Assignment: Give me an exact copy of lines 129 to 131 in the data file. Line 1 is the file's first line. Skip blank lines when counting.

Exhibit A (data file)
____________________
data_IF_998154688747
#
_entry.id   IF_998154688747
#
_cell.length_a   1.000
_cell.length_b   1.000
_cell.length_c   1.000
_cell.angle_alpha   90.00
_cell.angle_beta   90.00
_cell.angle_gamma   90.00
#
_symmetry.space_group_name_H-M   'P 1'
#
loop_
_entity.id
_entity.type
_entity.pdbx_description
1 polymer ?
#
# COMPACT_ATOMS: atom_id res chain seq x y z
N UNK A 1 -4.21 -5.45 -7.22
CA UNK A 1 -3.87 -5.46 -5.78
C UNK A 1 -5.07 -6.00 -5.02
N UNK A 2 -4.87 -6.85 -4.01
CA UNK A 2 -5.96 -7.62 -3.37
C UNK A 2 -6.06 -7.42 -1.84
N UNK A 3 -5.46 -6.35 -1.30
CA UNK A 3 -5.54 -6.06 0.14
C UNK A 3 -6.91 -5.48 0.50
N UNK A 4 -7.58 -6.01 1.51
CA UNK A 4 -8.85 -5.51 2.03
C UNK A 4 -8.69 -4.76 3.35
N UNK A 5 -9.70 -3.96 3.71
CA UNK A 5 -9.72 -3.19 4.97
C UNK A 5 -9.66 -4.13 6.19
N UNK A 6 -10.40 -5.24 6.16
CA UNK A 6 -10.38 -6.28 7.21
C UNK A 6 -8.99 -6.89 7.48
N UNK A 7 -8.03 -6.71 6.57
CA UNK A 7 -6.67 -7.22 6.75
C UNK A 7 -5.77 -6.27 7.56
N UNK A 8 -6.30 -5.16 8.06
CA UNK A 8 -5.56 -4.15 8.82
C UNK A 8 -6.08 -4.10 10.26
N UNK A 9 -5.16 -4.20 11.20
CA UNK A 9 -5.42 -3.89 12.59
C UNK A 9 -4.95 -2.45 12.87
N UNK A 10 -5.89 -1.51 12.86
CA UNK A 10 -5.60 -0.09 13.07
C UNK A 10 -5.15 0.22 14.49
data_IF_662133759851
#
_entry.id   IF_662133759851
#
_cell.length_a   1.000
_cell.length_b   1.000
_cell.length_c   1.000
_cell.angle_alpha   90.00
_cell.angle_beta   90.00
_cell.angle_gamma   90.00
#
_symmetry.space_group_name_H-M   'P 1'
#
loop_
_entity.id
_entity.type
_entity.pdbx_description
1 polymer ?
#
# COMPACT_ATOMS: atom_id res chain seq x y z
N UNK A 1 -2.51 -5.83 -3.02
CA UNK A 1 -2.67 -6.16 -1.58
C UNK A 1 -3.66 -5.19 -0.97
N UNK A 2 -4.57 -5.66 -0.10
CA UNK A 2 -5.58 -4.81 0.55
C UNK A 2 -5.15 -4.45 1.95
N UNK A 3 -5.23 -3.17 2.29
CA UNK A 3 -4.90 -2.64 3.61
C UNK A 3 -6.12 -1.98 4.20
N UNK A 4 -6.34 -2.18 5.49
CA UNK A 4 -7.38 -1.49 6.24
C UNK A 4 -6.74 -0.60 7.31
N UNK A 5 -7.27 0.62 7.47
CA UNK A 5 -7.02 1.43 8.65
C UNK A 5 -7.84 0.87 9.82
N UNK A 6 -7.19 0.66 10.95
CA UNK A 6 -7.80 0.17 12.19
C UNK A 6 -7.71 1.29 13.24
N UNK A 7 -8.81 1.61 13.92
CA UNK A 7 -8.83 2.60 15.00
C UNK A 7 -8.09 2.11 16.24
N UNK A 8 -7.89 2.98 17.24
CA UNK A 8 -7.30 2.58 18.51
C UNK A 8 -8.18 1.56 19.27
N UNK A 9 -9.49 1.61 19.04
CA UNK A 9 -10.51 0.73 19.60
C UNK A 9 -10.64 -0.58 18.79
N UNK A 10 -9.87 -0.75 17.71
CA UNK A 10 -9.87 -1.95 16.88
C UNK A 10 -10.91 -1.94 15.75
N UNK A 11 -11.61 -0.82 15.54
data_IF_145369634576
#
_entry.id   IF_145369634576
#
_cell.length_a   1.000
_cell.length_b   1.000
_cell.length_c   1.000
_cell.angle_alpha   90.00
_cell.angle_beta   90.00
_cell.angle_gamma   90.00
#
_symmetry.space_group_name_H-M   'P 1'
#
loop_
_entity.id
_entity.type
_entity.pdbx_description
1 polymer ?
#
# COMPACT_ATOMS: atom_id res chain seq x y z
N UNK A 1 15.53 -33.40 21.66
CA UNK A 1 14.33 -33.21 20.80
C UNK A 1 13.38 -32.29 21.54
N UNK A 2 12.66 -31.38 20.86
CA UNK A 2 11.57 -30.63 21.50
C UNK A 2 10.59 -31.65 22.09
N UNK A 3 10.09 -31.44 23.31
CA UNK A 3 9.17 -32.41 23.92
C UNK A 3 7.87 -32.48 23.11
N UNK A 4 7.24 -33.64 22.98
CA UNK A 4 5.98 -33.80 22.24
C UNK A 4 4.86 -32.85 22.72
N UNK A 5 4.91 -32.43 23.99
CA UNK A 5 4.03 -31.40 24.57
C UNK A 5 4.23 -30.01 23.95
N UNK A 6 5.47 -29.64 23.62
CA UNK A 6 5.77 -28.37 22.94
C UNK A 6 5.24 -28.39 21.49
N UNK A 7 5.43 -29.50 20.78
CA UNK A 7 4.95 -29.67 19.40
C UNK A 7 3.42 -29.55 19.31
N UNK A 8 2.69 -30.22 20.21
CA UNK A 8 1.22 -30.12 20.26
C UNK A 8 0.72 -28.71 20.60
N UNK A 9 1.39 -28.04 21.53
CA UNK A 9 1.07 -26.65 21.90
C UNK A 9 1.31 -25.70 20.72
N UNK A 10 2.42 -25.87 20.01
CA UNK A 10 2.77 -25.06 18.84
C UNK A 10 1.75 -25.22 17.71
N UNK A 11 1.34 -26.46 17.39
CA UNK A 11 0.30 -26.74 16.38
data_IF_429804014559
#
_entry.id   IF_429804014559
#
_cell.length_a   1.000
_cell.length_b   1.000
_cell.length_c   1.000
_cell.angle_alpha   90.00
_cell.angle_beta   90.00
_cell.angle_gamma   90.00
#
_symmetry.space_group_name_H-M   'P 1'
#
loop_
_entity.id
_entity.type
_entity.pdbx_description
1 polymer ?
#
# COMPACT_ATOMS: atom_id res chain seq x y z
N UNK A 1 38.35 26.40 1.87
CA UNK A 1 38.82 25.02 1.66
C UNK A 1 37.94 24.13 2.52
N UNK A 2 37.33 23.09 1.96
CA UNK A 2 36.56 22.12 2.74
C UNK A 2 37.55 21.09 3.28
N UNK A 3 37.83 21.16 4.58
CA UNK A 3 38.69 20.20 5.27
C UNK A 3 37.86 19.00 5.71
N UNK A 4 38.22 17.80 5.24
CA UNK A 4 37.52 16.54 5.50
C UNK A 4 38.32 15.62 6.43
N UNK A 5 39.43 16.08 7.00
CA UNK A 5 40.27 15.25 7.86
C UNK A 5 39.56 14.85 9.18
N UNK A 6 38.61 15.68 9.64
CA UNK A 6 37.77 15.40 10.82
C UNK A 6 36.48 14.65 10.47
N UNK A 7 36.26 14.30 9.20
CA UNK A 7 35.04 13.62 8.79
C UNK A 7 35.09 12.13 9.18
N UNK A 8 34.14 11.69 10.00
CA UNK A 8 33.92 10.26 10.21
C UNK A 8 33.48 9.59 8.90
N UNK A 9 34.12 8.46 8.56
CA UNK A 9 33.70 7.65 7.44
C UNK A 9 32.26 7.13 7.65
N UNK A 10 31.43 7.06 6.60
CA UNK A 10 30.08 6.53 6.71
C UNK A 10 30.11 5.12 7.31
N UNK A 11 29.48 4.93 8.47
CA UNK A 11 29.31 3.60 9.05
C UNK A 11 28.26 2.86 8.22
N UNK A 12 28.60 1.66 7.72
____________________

CA UNK A 3 9.17 -32.41 23.92
C UNK A 3 7.87 -32.48 23.11
N UNK A 4 7.24 -33.64 22.98